What had happened to my baby brother? How did a tiny little pill shatter our family? When did we first begin losing Pat?These are the harrowing questions that plagued Erin Marie Daly after her youngest brother Pat, an OxyContin addict, was found dead of a heroin overdose at the age of twenty. In just a few short years, the powerful prescription painkiller had transformed him from a fun-loving ball of energy to a heroin addict hell-bent on getting his next fix. Yet even as Pat’s addiction destroyed his external life, his internal struggle with opiates was far more heart-wrenching. Erin set out on a painful personal journey, turning a journalistic eye on her brother’s addiction; in the process, she was startled to discover a new twist to the ongoing prescription drug epidemic. That kids are hooked on prescription drugs is nothing new what is new is the rising number of young heroin addicts whose addiction began with pills in suburban bedrooms, and how a generation of young people playing around with today’s increasingly powerful opiods are finding themselves in the frightening grip of heroin. While many books a have tackled the topic of Big Pharma, drug addiction, and our increasingly over-medicated society, Generation Rx offers an entirely new look at what the prescription pill epidemic means for today’s youth and the world around them.
Without compare the best book on opiate addiction I’ve ever come across, Erin Marie Daly’s Generation Rx places the story of her beloved brother’s addiction and eventual heroin overdose against interviews with other young opiate addicts, in the process transforming a factual book about addiction into a page-turner. Heartbreaking but never saccharine, personal but still universal and packed with information but never dull, Generation Rx should be required reading for all parents whose kids are on the eve of their teenage years. If this book doesn’t help to wake up a world that still seems to be in the dark about just how dangerous prescription pills can be, nothing can.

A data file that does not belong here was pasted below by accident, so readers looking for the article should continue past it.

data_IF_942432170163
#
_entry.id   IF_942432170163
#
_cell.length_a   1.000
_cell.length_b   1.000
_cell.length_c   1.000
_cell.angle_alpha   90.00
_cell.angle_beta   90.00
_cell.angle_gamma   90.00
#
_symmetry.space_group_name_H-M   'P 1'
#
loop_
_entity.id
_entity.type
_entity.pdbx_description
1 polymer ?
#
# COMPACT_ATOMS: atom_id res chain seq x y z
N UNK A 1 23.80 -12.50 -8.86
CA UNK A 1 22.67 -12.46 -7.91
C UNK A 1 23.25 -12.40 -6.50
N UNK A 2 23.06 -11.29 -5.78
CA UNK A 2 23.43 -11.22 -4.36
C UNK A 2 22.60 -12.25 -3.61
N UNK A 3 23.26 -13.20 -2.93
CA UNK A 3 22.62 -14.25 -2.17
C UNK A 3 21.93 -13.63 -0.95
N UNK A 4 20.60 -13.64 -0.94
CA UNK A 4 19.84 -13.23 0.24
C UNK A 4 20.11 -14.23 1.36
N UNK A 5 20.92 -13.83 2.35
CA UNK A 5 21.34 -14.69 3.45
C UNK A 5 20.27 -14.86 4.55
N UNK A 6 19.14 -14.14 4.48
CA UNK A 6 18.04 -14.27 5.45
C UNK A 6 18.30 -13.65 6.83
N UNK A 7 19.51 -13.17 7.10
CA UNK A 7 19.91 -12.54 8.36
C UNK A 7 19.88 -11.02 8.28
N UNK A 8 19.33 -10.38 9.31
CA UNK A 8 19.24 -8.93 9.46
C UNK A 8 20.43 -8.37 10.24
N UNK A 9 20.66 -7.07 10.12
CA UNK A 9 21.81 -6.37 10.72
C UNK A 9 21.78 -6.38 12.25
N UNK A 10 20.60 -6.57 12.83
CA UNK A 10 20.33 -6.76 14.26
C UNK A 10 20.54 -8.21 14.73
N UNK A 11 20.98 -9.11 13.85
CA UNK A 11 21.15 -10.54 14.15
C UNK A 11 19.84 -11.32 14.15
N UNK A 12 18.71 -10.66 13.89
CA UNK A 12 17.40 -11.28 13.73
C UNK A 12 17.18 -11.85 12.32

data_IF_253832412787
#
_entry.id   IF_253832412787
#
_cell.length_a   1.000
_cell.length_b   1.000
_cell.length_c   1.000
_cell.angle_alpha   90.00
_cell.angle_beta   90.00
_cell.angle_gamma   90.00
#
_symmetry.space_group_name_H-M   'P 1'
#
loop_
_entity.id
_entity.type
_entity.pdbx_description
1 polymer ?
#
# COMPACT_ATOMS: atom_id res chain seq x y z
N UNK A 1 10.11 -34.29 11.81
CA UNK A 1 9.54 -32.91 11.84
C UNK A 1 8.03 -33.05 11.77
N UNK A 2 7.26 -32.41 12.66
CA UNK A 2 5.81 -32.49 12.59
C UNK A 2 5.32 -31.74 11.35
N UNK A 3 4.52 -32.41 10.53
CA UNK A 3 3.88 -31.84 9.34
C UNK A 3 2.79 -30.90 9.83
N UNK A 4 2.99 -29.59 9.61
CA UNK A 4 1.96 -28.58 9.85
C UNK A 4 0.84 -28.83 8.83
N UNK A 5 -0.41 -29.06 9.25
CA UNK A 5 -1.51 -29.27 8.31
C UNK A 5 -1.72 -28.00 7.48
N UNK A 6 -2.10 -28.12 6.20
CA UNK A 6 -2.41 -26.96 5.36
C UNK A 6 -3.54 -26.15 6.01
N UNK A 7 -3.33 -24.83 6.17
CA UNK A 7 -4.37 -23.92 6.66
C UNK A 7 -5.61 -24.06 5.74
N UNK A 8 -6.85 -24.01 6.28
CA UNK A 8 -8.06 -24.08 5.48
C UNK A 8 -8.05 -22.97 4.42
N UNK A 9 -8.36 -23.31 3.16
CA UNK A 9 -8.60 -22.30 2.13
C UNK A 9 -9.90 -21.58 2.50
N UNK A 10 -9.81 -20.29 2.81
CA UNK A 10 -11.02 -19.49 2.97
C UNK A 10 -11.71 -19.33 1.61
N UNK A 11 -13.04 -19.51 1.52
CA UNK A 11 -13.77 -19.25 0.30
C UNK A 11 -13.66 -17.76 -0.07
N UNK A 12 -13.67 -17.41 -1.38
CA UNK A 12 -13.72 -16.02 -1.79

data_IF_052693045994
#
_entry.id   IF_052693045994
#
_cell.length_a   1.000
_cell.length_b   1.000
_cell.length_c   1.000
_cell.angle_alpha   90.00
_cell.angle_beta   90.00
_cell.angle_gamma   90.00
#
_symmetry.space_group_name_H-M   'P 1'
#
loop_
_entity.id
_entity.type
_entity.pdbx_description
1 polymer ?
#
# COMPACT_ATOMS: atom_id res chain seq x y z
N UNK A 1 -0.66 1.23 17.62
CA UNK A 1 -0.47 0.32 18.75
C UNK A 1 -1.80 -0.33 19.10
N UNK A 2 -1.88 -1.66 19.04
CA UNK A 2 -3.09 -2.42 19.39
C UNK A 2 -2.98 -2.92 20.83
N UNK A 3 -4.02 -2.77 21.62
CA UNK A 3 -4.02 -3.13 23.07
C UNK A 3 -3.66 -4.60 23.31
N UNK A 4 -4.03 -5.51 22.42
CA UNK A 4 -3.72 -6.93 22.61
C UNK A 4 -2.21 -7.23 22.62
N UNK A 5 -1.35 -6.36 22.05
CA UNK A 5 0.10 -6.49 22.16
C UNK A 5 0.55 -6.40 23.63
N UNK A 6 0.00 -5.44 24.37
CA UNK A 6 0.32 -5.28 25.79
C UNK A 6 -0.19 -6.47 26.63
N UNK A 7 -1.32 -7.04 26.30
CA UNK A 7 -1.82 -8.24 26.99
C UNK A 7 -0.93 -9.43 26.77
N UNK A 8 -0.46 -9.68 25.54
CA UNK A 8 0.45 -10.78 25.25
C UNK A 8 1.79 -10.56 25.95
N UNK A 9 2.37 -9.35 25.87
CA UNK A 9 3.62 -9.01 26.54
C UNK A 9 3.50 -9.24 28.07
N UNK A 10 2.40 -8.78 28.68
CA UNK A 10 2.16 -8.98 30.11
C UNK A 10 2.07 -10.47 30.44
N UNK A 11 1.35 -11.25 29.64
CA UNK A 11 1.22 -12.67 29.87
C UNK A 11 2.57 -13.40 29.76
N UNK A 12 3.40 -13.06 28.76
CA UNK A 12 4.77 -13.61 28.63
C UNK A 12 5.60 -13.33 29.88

The catastrophic proportion of our nation’s opioid addiction epidemic can be hard to fathom. But Daly makes it real by eloquently describing the impact of opioid addiction on her own life and the life of others.
She is a genius at weaving together a tragic and heart rending personal story with scholarly research on an exploding epidemic of prescription painkiller abuse and dependence and the all too frequent transition to heroin.
By writing this carefully researched and brutally honest expose... I’m convinced Erin will not only help raise this issue in the marbled halls of Washington, D.C., but she will also help console the many grieving loved ones begging to know that there are powerful voices clamoring for an intensive look at a nationwide problem.
Daly explores her own complicated, back-and-forth memories of her troubled brother’s life and death, interspersed with dispatches from the war on opiates.
It’s a well-crafted, insightful and important book — one that will prove useful to many, particularly those whose lives have been affected by a loved one’s problem behavior around substances... Generation Rx should go some way in clarifying just what’s at stake and, if read at the right time, could literally help save lives.
This gripping memoir, enhanced by statistics and other stories of addiction, reveals the devastating human cost of failure to face the consequences of the epidemic spread of drug abuse.
Generation Rx is a harrowing account of the busted lives, splintered relationships, and broken spirits of those who abuse drugs and the people who love these addicts.
In this informative, often wrenching memoir, she charts the events that led to Pat’s death — his casual drug use as a teen, deepening substance abuse, the inevitable arrests and attempts at rehab... Along the way, Daly applies her journalistic skills to researching today’s addiction epidemic, interviewing experts, addicts and their families.